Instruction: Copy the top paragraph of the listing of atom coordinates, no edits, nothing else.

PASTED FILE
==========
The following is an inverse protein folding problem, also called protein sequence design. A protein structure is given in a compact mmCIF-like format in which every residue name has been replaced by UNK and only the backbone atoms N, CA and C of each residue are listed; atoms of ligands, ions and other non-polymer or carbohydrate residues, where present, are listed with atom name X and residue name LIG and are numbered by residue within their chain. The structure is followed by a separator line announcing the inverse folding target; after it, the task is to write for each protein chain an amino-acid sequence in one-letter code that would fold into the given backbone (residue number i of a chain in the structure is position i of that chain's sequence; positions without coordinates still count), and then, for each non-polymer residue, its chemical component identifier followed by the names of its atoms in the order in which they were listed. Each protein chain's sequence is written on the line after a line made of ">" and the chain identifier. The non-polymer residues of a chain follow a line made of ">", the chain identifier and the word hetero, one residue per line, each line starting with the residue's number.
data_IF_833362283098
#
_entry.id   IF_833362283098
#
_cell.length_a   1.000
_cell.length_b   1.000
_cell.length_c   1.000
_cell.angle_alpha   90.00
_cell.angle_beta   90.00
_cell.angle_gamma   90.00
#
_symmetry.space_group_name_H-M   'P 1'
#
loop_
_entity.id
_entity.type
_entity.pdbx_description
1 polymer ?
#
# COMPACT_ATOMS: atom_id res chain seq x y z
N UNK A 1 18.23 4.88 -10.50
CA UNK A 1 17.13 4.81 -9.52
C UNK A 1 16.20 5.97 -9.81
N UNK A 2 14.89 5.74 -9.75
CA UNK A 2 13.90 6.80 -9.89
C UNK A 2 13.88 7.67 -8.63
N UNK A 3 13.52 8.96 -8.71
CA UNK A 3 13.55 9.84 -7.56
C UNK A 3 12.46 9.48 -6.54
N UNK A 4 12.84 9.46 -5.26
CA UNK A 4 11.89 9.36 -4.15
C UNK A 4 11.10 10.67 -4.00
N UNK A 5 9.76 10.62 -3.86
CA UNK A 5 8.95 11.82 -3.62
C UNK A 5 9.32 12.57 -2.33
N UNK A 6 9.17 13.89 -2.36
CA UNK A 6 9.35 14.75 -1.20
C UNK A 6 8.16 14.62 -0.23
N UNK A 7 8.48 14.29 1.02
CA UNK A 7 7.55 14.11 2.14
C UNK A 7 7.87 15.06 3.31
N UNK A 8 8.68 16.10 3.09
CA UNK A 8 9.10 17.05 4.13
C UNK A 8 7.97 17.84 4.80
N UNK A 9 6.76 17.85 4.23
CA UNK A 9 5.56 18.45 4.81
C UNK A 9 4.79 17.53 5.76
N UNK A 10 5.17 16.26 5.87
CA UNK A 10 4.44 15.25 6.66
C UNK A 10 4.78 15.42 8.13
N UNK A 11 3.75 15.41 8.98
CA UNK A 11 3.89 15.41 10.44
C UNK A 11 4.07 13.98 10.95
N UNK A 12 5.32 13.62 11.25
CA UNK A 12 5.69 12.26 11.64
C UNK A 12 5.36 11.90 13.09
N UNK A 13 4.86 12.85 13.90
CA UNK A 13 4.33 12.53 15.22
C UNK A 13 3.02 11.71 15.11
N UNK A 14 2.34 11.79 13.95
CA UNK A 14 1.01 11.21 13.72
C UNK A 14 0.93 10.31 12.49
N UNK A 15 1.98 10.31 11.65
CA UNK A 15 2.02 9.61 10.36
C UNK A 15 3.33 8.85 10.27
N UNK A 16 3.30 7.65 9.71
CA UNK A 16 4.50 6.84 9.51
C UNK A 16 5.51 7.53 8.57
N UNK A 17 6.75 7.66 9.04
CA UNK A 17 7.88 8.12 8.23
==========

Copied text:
The following is an inverse protein folding problem, also called protein sequence design. A protein structure is given in a compact mmCIF-like format in which every residue name has been replaced by UNK and only the backbone atoms N, CA and C of each residue are listed; atoms of ligands, ions and other non-polymer or carbohydrate residues, where present, are listed with atom name X and residue name LIG and are numbered by residue within their chain. The structure is followed by a separator line announcing the inverse folding target; after it, the task is to write for each protein chain an amino-acid sequence in one-letter code that would fold into the given backbone (residue number i of a chain in the structure is position i of that chain's sequence; positions without coordinates still count), and then, for each non-polymer residue, its chemical component identifier followed by the names of its atoms in the order in which they were listed. Each protein chain's sequence is written on the line after a line made of ">" and the chain identifier. The non-polymer residues of a chain follow a line made of ">", the chain identifier and the word hetero, one residue per line, each line starting with the residue's number.